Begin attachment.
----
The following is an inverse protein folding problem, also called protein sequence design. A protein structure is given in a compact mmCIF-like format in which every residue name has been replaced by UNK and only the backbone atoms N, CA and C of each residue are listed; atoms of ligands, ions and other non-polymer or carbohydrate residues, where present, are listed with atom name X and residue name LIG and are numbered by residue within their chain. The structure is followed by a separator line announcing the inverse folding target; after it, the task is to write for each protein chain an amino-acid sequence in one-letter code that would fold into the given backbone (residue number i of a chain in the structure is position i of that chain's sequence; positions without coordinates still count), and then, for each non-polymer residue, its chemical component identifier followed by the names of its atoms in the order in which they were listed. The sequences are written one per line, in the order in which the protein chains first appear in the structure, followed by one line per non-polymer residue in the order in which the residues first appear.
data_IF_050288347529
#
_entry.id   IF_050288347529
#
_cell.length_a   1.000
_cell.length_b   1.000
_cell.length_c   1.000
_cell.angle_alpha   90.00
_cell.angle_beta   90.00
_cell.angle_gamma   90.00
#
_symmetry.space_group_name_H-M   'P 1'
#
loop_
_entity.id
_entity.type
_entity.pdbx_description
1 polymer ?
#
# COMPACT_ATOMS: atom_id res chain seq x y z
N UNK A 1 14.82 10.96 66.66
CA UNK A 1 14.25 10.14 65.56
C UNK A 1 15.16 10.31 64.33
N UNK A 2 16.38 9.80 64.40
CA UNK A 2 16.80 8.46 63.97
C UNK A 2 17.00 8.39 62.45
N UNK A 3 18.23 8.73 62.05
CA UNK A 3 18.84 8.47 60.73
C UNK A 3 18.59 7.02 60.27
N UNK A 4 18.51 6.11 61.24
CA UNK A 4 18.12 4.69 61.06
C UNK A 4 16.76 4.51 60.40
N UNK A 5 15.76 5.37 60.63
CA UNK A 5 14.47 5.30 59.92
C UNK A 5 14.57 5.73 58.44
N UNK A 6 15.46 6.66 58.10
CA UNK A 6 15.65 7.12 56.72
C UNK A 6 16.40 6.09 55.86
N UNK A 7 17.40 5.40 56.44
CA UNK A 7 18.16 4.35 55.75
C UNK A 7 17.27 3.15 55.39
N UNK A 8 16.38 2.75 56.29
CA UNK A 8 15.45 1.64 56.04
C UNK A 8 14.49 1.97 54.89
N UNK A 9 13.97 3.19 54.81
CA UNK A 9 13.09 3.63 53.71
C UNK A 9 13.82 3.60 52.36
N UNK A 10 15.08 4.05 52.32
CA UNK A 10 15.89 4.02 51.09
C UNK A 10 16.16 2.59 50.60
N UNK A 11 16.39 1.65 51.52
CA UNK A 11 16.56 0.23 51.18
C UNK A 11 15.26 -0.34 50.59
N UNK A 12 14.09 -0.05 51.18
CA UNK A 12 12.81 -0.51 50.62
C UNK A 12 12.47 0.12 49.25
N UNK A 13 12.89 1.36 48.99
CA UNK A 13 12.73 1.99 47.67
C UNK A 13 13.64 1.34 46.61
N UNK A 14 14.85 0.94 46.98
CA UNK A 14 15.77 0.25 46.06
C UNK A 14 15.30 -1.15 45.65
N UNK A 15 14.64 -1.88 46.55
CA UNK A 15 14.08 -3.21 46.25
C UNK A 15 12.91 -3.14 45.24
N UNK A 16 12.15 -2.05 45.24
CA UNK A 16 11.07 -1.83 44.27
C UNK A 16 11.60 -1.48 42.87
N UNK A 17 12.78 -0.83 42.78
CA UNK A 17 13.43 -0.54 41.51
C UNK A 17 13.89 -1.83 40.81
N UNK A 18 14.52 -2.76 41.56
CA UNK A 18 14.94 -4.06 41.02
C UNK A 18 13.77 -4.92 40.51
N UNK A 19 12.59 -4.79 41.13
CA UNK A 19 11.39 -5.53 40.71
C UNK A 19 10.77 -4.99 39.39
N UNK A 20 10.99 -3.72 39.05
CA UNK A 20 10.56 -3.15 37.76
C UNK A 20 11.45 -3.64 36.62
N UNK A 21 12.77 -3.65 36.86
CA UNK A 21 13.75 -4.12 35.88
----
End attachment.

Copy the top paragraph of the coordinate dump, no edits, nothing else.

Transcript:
The following is an inverse protein folding problem, also called protein sequence design. A protein structure is given in a compact mmCIF-like format in which every residue name has been replaced by UNK and only the backbone atoms N, CA and C of each residue are listed; atoms of ligands, ions and other non-polymer or carbohydrate residues, where present, are listed with atom name X and residue name LIG and are numbered by residue within their chain. The structure is followed by a separator line announcing the inverse folding target; after it, the task is to write for each protein chain an amino-acid sequence in one-letter code that would fold into the given backbone (residue number i of a chain in the structure is position i of that chain's sequence; positions without coordinates still count), and then, for each non-polymer residue, its chemical component identifier followed by the names of its atoms in the order in which they were listed. The sequences are written one per line, in the order in which the protein chains first appear in the structure, followed by one line per non-polymer residue in the order in which the residues first appear.